FISHING is allowed anywhere along Little River inside the park if you have a valid Alabama or non-resident fishing license. Children under 16 and adults over 65 are exempt from a fishing license. Fishing with nets is prohibited. Canyon Mouth Picnic Area is the perfect place to fly-fish; the clear water is easily accessible.

WADING Watch children closely; never leave them alone. Wade only during low water conditions. Avoid "Whitewater" areas. If you can't swim, do not go into water over your head. Never wade alone.

CANOEING OR KAYAKING The canyon's waters are for expert level only (Class III+ to IV, spring runoff V). Come prepared with all your equipment and your own transportation. Never canoe or kayak alone. Let someone know where you are going and when you plan to return. Have the skill to manage and know the difficulty of the rapids you are attempting to navigate. The rapids at the park are for experts only. Always wear safety gear. Backcountry paddling is class I and II.

ROCK CLIMBING Climbing here is for experienced climbers only. Less than one percent of the climbing routes are 5.10 or easier. Come prepared with your own equipment and transportation. You can climb from any of the cliffs. You cannot add or remove any bolts or have any equipment with you that would allow you to do so.

AS A NATIONAL PRESERVE, hunting and trapping are permitted in the backcountry at designated times. Call or check the park website for firearms regulations and additional information.


ANIMALS ARE WILD and should be viewed from a distance; never approach wild animals. Black bears, deer, squirrels, rabbits, bats, snakes, bobcats, and many species of birds inhabit the park. Never feed a wild animal, no matter how "cute" it may be. If you see a snake, keep your distance. Snakes will strike if they feel threatened in any way.


PETS must always be on a leash. Never leave your pet unattended. Please be responsible and dispose of pet waste in a trash receptacle or take it with you. Never leave your pet in a hot car. Always provide your pet plenty of water.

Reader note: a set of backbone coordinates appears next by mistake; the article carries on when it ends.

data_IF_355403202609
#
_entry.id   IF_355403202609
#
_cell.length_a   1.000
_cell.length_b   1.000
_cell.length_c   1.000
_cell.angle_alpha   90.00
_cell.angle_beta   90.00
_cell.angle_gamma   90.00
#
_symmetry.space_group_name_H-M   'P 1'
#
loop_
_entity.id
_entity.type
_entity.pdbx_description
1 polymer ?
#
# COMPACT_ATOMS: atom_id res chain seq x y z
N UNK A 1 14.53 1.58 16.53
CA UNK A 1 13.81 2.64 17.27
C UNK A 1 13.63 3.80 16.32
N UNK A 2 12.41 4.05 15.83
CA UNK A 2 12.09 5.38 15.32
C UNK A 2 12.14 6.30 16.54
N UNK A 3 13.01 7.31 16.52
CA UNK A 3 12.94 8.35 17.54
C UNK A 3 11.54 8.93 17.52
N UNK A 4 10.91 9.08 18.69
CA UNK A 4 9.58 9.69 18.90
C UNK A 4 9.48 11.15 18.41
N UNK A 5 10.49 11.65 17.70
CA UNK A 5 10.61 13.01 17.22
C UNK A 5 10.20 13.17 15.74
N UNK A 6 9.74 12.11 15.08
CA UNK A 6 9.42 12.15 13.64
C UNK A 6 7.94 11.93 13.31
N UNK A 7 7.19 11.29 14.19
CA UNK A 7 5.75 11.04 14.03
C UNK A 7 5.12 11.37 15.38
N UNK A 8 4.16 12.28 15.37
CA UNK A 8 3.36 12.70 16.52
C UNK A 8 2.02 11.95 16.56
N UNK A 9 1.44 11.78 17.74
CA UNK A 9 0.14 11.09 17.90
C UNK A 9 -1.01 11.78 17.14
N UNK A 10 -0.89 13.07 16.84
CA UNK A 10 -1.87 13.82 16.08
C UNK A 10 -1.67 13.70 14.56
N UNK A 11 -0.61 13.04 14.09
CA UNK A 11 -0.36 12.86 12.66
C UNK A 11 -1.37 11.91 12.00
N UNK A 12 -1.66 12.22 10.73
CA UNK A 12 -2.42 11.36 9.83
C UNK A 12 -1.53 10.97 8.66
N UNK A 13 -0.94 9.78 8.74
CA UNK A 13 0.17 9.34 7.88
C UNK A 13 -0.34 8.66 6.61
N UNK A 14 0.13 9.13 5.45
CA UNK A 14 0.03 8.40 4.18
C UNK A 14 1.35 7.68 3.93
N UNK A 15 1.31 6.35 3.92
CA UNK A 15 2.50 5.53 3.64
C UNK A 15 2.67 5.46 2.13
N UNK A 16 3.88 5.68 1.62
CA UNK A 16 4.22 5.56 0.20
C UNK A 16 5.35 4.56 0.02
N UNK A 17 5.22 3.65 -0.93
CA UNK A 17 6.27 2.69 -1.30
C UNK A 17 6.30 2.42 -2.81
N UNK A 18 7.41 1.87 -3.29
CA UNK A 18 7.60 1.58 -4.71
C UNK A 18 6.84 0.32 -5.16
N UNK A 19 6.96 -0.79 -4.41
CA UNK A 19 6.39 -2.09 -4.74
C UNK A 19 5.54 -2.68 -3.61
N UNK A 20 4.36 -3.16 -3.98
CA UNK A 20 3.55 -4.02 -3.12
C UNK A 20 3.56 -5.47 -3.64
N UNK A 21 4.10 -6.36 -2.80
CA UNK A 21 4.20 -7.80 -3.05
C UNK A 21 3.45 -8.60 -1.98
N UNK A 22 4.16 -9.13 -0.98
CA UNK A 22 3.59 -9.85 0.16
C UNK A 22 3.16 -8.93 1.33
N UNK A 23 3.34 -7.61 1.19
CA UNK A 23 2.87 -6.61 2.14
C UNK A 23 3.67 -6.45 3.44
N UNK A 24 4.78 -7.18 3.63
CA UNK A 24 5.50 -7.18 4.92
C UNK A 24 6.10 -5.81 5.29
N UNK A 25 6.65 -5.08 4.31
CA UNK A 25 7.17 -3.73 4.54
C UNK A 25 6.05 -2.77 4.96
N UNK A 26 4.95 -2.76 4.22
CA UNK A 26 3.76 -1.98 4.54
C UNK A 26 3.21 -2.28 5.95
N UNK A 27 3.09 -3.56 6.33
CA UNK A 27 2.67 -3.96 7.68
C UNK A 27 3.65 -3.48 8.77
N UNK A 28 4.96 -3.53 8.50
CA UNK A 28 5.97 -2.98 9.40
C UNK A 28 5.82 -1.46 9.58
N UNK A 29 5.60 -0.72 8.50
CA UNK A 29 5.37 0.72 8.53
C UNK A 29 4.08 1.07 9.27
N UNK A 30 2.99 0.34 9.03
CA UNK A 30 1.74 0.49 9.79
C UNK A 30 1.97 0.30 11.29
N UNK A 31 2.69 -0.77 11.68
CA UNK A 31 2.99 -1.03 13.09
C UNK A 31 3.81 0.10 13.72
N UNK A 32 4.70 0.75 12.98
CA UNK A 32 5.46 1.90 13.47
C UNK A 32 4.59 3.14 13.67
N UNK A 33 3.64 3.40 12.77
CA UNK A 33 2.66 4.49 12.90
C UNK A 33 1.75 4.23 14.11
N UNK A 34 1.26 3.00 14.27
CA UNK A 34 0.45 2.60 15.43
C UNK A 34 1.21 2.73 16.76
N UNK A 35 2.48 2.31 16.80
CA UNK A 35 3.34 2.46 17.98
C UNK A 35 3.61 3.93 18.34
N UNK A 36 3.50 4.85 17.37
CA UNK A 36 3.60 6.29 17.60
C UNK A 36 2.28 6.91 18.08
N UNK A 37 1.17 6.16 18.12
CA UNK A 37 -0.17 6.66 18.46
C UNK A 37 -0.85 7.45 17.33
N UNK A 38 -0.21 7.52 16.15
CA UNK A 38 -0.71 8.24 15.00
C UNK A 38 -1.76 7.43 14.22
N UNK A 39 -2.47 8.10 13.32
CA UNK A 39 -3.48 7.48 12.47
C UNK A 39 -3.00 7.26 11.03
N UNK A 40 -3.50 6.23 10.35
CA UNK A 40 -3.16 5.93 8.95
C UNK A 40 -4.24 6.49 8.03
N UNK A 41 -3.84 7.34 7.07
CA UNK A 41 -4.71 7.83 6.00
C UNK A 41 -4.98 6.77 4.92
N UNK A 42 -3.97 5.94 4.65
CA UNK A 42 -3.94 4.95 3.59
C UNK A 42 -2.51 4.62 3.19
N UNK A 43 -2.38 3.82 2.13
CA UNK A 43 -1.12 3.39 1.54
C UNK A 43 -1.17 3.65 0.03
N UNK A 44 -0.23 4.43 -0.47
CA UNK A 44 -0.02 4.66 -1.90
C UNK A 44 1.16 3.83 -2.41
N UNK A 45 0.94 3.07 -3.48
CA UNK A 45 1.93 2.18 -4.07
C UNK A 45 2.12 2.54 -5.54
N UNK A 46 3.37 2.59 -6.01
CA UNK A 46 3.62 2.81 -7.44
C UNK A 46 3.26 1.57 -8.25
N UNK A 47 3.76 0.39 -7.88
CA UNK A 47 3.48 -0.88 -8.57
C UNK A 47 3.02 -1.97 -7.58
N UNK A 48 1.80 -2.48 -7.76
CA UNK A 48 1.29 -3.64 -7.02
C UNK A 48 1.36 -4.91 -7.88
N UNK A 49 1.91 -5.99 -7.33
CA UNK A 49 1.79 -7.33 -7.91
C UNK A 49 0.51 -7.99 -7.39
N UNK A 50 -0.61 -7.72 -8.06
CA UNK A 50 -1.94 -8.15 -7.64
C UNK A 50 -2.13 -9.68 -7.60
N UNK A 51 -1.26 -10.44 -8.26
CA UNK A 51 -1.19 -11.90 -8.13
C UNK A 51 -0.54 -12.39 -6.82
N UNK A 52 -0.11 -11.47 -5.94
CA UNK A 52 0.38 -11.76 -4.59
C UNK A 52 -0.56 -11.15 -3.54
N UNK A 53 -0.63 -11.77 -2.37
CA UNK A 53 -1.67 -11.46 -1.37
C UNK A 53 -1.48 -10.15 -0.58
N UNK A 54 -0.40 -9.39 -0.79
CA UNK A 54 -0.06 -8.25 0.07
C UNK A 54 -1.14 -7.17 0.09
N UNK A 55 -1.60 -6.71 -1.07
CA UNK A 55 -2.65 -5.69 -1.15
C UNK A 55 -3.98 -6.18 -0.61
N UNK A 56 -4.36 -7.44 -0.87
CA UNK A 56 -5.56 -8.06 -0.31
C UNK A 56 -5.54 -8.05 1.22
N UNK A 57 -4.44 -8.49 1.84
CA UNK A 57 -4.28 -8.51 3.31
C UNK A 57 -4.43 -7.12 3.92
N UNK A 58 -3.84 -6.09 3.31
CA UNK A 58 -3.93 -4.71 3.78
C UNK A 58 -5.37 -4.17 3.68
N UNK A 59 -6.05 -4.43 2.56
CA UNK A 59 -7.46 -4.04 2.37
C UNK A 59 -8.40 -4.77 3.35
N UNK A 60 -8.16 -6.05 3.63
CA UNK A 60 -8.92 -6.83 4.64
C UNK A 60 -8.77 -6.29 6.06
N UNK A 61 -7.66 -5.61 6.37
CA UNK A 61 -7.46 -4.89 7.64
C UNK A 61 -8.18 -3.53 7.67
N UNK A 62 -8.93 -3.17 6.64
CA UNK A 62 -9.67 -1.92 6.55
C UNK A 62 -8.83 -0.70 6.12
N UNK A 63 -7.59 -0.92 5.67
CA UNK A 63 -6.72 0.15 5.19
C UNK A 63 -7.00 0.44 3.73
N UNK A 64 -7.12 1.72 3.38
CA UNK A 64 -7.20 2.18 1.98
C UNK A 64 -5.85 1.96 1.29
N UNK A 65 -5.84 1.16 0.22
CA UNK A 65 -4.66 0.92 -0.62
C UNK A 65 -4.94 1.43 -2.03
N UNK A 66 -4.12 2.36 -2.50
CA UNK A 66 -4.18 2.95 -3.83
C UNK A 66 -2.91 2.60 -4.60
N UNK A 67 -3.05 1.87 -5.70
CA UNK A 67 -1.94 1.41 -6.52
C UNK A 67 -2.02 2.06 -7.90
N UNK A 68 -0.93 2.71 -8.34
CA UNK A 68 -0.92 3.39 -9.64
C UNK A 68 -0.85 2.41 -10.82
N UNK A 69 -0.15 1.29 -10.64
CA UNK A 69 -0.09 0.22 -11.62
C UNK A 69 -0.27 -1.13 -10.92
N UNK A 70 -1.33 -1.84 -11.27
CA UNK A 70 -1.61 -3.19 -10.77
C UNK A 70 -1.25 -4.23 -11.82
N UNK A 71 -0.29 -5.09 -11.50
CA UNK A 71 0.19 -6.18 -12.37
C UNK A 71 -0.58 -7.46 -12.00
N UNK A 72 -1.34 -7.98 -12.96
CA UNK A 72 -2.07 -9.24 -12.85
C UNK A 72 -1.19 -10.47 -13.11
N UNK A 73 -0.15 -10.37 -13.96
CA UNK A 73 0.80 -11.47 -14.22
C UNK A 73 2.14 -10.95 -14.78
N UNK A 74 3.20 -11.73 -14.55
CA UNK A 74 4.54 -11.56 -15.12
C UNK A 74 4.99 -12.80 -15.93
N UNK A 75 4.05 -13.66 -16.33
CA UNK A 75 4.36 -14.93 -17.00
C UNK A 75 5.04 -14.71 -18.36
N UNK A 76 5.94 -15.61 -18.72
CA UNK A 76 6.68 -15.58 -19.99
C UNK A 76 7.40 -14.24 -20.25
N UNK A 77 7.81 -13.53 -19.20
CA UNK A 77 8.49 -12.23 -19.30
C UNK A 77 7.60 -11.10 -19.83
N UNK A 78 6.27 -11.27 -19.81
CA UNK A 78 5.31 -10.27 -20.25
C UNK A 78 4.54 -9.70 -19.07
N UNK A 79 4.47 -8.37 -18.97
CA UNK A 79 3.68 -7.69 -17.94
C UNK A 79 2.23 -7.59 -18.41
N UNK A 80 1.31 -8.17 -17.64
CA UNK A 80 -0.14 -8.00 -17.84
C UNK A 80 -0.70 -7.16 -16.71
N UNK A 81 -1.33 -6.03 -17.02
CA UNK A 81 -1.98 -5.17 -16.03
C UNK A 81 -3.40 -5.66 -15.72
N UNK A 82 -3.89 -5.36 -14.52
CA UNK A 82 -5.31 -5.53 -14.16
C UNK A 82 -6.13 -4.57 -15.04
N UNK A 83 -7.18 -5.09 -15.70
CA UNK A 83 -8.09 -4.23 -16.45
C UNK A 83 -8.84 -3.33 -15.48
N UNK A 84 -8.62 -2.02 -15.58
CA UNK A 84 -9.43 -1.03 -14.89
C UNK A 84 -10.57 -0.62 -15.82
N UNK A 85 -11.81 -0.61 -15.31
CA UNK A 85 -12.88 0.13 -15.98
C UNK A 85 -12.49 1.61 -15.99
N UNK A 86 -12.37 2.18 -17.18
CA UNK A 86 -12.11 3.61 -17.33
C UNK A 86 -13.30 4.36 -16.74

WASTE DISPOSAL Always dispose of waste properly in park-provided trash cans. Failure to obey regulations could result in a fine of up to $5,000.00 and/or impoundment of your property.

DESOTO STATE PARK Located within the our boundaries but operated independently, DeSoto State Park offers a motel, cabins, chalets, and a campground. The state park is on the north end of the backcountry area near Mentone, Alabama, about 10 miles from Little River Falls.

TRAIL OF TEARS NATIONAL HISTORIC TRAIL follows a series of forced relocations of American Indian nations following the Indian Removal Act of 1830. Cherokee, Muscogee, Seminole, Chickasaw, and Choctaw nations were forcibly removed from their ancestral homelands in the southeastern US from 1830-50. More than 10,000 died from exposure, disease, and starvation.

LITTLE RIVER CANYON CENTER Park visitors are welcome daily at the Little River Canyon Center in Fort Payne Alabama. This award-winning building is a Jacksonville State University public facility with programs, events, a gift shop, classrooms, a movie theater, NPS offices, and an information desk. For more information please visit

Source: NPS Brochure (2018)


Little River Canyon National Preserve — Oct. 21, 1992

For More Information
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Link to Official NPS Website

Brochures ◆ Site Bulletins ◆ Trading Cards expand section


Community Analysis of Pitcher Plant Bogs of the Little River Canyon National Preserve, Alabama Gen. Tech. Report SRS-92 (Robert Carter, Terry Boyer, Heather McCoy and Andrew J. Londo, extract from Proceedings of the 13th biennial southern silvicultural research conference, 2006)

Cumberland Piedmont Network Ozone and Foliar Injury Report — Little River Canyon National Preserve, Mammoth Cave NP and Russell Cave NM: Annual report 2011 NPS Natural Resource Data Series NPS/CUPN/NRDS-2013/578 (Johnathan Jernigan and Bobby C. Carson, November 2013)

Draft General Management Plan and Environmental Impact Statement, Little River Canyon National Preserve (1999)

Foundation Document, Little River Canyon National Preserve, Alabama (August 2016)

Foundation Document Overview, Little River Canyon National Preserve, Alabama (January 2016)

Geologic Map of Little River Canyon National Preserve, Alabama (November 2021)

Natural Resource Condition Assessment for Little River Canyon National Preserve, Alabama NPS Natural Resource Report NPS/CUPN/NRR-2011/446 (Nathan Rinehart, Kenneth W. Kuehn and Sean T. Hutchison, September 2011)

Newsletter (Canyon Chatter)

2020: March

Ozone and Foliar Injury Summary, 2017, Little River Canyon National Preserve (Johnathan Jernigan, 2018)

Special Resource Study: Little River Canyon Area, Cherokee, Dekalb and Etowah Counties, Alabama Draft (1991)

State of the Park Report, Little River Canyon National Preserve, Alabama State of the Park Series No. 38 (2016)

Vascular Plant Inventory and Ecological Community Classification for Little River Canyon National Preserve (NatureServe, June 2008)

Handbooks ◆ Books expand section


Last Updated: 04-Jan-2022